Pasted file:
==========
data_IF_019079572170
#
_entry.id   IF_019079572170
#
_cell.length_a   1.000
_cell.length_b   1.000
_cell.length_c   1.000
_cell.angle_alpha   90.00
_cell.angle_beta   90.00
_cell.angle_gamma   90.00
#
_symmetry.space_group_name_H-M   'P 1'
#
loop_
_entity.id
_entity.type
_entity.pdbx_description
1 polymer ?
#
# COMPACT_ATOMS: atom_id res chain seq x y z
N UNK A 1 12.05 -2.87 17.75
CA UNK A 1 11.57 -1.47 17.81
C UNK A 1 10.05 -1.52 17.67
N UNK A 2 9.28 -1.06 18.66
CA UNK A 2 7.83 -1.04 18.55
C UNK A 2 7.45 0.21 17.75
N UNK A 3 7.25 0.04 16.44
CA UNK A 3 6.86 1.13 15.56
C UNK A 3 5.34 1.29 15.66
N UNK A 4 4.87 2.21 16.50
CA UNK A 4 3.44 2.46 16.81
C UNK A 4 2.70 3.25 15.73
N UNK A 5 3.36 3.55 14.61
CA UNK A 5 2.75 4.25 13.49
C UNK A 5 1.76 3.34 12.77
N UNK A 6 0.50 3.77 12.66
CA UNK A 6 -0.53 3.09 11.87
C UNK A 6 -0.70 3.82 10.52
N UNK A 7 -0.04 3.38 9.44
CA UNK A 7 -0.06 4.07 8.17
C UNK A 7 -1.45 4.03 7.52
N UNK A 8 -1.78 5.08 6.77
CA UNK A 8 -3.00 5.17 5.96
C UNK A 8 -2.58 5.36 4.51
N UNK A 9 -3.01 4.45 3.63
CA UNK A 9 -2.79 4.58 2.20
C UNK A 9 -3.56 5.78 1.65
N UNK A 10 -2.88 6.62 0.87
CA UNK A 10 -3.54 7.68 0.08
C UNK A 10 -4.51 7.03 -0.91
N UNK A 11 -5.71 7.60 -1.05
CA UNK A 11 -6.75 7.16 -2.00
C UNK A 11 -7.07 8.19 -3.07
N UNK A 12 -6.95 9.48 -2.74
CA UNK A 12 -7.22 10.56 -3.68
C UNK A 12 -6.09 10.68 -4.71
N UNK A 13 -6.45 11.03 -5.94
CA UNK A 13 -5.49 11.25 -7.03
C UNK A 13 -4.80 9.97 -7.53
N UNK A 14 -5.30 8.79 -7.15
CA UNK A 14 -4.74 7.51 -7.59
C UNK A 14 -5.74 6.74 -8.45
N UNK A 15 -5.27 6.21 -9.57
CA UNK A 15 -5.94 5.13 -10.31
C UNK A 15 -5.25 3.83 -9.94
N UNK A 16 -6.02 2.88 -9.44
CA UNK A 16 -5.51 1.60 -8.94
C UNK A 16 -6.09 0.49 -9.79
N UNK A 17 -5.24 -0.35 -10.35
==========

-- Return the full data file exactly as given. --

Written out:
data_IF_019079572170
#
_entry.id   IF_019079572170
#
_cell.length_a   1.000
_cell.length_b   1.000
_cell.length_c   1.000
_cell.angle_alpha   90.00
_cell.angle_beta   90.00
_cell.angle_gamma   90.00
#
_symmetry.space_group_name_H-M   'P 1'
#
loop_
_entity.id
_entity.type
_entity.pdbx_description
1 polymer ?
#
# COMPACT_ATOMS: atom_id res chain seq x y z
N UNK A 1 12.05 -2.87 17.75
CA UNK A 1 11.57 -1.47 17.81
C UNK A 1 10.05 -1.52 17.67
N UNK A 2 9.28 -1.06 18.66
CA UNK A 2 7.83 -1.04 18.55
C UNK A 2 7.45 0.21 17.75
N UNK A 3 7.25 0.04 16.44
CA UNK A 3 6.86 1.13 15.56
C UNK A 3 5.34 1.29 15.66
N UNK A 4 4.87 2.21 16.50
CA UNK A 4 3.44 2.46 16.81
C UNK A 4 2.70 3.25 15.73
N UNK A 5 3.36 3.55 14.61
CA UNK A 5 2.75 4.25 13.49
C UNK A 5 1.76 3.34 12.77
N UNK A 6 0.50 3.77 12.66
CA UNK A 6 -0.53 3.09 11.87
C UNK A 6 -0.70 3.82 10.52
N UNK A 7 -0.04 3.38 9.44
CA UNK A 7 -0.06 4.07 8.17
C UNK A 7 -1.45 4.03 7.52
N UNK A 8 -1.78 5.08 6.77
CA UNK A 8 -3.00 5.17 5.96
C UNK A 8 -2.58 5.36 4.51
N UNK A 9 -3.01 4.45 3.63
CA UNK A 9 -2.79 4.58 2.20
C UNK A 9 -3.56 5.78 1.65
N UNK A 10 -2.88 6.62 0.87
CA UNK A 10 -3.54 7.68 0.08
C UNK A 10 -4.51 7.03 -0.91
N UNK A 11 -5.71 7.60 -1.05
CA UNK A 11 -6.75 7.16 -2.00
C UNK A 11 -7.07 8.19 -3.07
N UNK A 12 -6.95 9.48 -2.74
CA UNK A 12 -7.22 10.56 -3.68
C UNK A 12 -6.09 10.68 -4.71
N UNK A 13 -6.45 11.03 -5.94
CA UNK A 13 -5.49 11.25 -7.03
C UNK A 13 -4.80 9.97 -7.53
N UNK A 14 -5.30 8.79 -7.15
CA UNK A 14 -4.74 7.51 -7.59
C UNK A 14 -5.74 6.74 -8.45
N UNK A 15 -5.27 6.21 -9.57
CA UNK A 15 -5.94 5.13 -10.31
C UNK A 15 -5.25 3.83 -9.94
N UNK A 16 -6.02 2.88 -9.44
CA UNK A 16 -5.51 1.60 -8.94
C UNK A 16 -6.09 0.49 -9.79
N UNK A 17 -5.24 -0.35 -10.35